CODART, Dutch and Flemish art in museums worldwide

Deadline for Call for Participation in College Art Association Annual Meeting 2005: 14 May 2004

14 May is the deadline for proposing papers for the 2005 Annual Meeting of the College Art Association. Although it must be said that the tone of the 2005 meeting is heavily abstract, CODART members will always find something of interest. Some sessions to which you may wish to contribute follow.

Reconsidering the Catalogue

Malcolm Baker, University of Southern California, Dept. of Art History, Los Angeles, CA 90089-0047;; and John Brewer, California Institute of Technology, Division of Humanities and Social Sciences, 228-77, Pasadena, CA 91125;

Despite its importance within the historiography of art, the catalogue has within the past few decades occupied at best an ambiguous position as a genre of art-historical writing. This session aims to examine the various roles of the catalogue, both in the past and today. In what ways has the catalogue shaped thinking in art history? How have the traditional functions of the catalogue as both a promotional vehicle for the art market and a system of classification been reconciled? How does the language of the catalogue relate to that employed in other modes of art-historical writing? What are the relationships among different modes of catalogue, including the exhibition catalogue? In what ways might the catalogue be reconfigured to deal with current concerns in art history? What are the possibilities for the catalogue in the 21st century?

A Sense of Place: A Valid Tool of Explanation within Art History?

Caroline Boyle-Turner, Pont-Aven School of Contemporary Art, and Veerle Thielemans, Musée d’Art Américain, Giverny, Terra Foundation for the Arts; mail to: Caroline Boyle- Turner, Pont-Aven School of Contemporary Art, 269 S. Main St., Providence, RI 02903

A major part of research in art history involves the mapping of an artist’s itinerary to different places, or the tracing of an artistic network that developed in a certain place. We invite speakers to reflect upon the nature of the art-historical narrative in which the notion of place is operative. What kinds of meaning are attributed to the connection among place, artist, and artwork? What models articulate the causal relationships among these three elements? How are notions of a geographical and a cultural landscape intermingled? What are the historical variants of this form of research within art-historical discourse over time? What are the effects of turning “artist sites” into mythical places ready for consumption by mass tourism? Both case studies and theoretical papers are welcomed.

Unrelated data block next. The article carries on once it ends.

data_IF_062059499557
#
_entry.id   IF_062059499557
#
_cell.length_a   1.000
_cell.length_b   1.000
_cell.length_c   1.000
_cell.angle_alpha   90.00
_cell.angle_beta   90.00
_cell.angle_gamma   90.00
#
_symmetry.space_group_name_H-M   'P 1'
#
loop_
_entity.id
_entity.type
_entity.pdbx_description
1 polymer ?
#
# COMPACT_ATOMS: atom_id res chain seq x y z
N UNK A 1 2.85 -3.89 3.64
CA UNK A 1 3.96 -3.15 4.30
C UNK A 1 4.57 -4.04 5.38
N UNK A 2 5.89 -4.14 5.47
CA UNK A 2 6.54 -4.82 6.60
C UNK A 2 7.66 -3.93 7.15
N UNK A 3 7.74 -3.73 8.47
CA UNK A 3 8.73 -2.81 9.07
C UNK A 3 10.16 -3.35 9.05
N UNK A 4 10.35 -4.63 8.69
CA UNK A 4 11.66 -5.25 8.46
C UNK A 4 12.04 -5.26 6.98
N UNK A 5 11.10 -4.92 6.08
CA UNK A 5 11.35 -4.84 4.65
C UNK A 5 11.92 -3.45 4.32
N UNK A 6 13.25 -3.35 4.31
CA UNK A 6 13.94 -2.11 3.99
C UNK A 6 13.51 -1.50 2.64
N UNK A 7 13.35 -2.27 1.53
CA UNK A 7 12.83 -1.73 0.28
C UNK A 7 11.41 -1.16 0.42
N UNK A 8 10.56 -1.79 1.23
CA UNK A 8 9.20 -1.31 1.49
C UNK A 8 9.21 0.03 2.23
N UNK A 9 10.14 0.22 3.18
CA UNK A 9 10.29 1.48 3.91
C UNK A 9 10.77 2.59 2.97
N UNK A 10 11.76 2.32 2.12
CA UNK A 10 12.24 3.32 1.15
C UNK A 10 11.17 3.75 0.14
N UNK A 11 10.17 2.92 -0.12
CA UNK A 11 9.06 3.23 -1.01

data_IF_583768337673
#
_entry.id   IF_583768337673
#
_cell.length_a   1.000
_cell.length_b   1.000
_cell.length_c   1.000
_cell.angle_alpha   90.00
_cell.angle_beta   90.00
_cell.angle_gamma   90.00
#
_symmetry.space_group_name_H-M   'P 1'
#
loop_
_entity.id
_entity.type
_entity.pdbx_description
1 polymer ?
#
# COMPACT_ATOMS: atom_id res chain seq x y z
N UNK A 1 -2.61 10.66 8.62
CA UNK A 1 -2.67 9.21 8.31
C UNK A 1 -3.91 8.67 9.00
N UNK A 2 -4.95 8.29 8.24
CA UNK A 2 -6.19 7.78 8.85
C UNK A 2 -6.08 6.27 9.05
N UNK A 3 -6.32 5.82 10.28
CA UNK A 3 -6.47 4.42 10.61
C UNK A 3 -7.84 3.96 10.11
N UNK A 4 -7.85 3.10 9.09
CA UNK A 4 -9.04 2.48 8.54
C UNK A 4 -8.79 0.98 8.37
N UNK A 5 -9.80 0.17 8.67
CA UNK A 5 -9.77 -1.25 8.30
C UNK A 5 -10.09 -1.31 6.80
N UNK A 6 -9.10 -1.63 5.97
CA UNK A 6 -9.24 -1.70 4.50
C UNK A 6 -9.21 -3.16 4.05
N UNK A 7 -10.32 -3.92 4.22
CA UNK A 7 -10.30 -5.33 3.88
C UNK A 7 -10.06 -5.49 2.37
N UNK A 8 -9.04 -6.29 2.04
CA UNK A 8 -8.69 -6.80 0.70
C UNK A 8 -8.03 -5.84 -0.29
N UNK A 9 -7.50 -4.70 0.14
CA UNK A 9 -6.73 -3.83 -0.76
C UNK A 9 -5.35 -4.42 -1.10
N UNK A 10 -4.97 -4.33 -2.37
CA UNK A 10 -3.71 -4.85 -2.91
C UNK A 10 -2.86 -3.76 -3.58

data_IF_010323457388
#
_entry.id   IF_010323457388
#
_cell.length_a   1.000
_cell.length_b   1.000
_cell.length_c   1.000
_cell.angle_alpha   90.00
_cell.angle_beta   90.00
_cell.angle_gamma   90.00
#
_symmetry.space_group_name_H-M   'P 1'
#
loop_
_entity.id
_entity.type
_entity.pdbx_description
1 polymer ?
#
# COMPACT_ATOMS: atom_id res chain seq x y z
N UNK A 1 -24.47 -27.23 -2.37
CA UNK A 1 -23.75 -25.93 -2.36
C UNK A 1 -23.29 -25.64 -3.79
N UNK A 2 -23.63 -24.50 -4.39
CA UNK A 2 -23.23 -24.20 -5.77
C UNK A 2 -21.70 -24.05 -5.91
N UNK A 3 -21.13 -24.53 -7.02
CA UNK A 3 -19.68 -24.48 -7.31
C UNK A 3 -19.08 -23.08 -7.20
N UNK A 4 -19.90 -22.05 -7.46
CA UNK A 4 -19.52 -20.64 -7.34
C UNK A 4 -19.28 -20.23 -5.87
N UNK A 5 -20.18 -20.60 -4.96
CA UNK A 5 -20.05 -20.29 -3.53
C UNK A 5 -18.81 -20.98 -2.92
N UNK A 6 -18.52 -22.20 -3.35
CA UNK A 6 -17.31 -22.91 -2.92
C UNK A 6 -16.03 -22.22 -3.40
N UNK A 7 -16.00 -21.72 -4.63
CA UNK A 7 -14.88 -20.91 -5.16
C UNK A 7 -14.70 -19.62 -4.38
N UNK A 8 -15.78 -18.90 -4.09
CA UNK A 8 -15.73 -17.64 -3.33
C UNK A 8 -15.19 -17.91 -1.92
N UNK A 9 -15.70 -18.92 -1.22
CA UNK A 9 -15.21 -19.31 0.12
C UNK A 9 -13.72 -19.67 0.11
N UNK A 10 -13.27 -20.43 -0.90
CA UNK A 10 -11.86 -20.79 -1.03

The Auction House and Art History

Véronique Chagnon-Burke and Cristin Tierney, Christie’s Education; mail to: Véronique Chagnon-Burke, Christie’s Education, 55 E. 59th St., 15th Floor, New York, NY 10022

Much scholarship during the past two decades has been dedicated to exploring and analyzing the critical, institutional, and audience reception of art. The market has also been recognized as a context that influences both the meaning and the value of works of art. Given this, it seems odd that so few serious studies of the auction house have been published. This session seeks to redress this omission. We welcome papers that examine the auction house and its role in the history of art in any given period. What is the relationship among artists, the production of art, and the auction house? Does the auction house influence the process of artistic “canonization”? How has exhibition of art in such venues changed over time, and how does the auction house relate to other exhibition venues? Finally, what is the role of the auction as an artistic institution in the shaping of significant collections, including those of museums?

Historical Anthropology and the Art of Early Modern Europe

Wayne Franits, Syracuse University, Dept. of Fine Arts, Ste. 308, Bowne Hall, Syracuse, NY 13244-1200

This session explores the emerging discipline of historical anthropology and its ramifications for the interpretation of early modern European art. Historical anthropology reconstructs the value systems, collective beliefs, and rituals of societies and cultures of yore, embodied in signs and symbols culled from an astonishing array of ostensibly prosaic “sources.” Many historians of early modern Europe have adopted the insights and approaches of historical anthropology in an effort to proffer nuanced and sophisticated interpretations on a microsocial level of the respective cultures with which they are engaged. Moreover, several historians have invoked artworks to substantiate their hypotheses. Yet the potential applicability of various historical-anthropologically based modes of inquiry to art remains insufficiently explored. We welcome proposals for papers that adopt historical-anthropological perspectives for analyses of early modern European art. Potential topics include the depiction of gestures, postures, social rituals, social stratification, space, food, and drink.

The International Art Market in the Early Modern Era

Deborah Hutton, Skidmore College, 227 Scribner Library, 815 N. Broadway, Saratoga Springs, NY 12866